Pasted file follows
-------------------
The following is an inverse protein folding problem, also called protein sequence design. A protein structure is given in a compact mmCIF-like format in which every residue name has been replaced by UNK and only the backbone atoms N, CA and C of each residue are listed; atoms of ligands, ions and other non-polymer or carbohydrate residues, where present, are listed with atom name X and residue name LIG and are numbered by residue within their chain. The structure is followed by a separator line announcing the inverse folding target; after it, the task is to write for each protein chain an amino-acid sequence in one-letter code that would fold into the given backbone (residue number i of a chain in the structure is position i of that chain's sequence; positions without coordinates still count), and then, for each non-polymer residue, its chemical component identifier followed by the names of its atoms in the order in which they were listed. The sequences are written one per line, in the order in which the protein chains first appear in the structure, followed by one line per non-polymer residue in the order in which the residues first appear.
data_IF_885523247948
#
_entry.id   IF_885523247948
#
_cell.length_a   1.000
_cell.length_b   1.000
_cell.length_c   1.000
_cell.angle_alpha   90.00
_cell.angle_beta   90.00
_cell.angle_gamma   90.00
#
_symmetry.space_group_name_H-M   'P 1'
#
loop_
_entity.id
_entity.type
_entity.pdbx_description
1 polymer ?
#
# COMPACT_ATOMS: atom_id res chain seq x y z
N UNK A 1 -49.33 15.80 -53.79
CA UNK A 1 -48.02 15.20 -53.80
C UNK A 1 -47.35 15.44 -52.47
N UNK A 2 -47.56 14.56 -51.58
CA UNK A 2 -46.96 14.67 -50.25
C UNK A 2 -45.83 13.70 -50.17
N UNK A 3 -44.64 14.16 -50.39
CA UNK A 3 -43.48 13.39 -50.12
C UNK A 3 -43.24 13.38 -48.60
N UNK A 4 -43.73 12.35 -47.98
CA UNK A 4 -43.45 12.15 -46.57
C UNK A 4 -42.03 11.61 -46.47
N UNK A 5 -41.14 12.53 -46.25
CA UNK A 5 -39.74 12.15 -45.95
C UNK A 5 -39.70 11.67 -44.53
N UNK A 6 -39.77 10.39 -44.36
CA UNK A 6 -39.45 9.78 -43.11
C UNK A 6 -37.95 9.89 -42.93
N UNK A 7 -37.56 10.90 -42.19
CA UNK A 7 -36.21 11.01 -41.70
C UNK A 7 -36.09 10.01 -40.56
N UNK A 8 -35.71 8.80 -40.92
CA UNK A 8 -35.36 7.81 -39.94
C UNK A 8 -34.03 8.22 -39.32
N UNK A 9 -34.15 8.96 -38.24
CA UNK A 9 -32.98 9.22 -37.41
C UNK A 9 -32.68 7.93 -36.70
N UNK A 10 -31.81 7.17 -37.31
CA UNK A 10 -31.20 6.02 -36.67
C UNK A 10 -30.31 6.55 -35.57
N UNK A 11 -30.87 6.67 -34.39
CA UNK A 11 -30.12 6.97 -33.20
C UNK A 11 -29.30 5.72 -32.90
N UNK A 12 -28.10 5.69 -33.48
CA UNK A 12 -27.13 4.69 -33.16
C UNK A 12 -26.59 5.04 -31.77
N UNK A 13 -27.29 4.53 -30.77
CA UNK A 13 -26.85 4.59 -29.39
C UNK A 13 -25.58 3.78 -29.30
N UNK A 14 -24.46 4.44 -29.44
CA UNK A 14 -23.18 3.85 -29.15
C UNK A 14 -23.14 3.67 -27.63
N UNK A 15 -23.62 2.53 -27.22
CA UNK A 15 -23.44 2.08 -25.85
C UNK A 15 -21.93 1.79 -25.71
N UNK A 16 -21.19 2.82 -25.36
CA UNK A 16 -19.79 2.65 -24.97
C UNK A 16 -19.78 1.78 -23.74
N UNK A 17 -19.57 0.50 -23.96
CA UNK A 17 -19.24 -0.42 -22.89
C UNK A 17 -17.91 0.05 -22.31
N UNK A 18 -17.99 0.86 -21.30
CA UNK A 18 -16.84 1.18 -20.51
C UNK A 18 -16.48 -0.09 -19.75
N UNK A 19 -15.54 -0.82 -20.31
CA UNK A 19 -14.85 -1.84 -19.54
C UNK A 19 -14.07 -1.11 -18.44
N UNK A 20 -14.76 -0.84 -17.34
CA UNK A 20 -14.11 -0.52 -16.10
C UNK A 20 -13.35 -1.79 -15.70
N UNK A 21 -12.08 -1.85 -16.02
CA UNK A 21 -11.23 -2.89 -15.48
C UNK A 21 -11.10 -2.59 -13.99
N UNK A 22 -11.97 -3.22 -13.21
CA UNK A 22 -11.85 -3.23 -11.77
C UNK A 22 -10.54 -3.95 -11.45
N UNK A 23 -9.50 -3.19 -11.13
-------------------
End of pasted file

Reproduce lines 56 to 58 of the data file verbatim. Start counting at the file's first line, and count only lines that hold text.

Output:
CA UNK A 12 -27.13 4.69 -33.16
C UNK A 12 -26.59 5.04 -31.77
N UNK A 13 -27.29 4.53 -30.77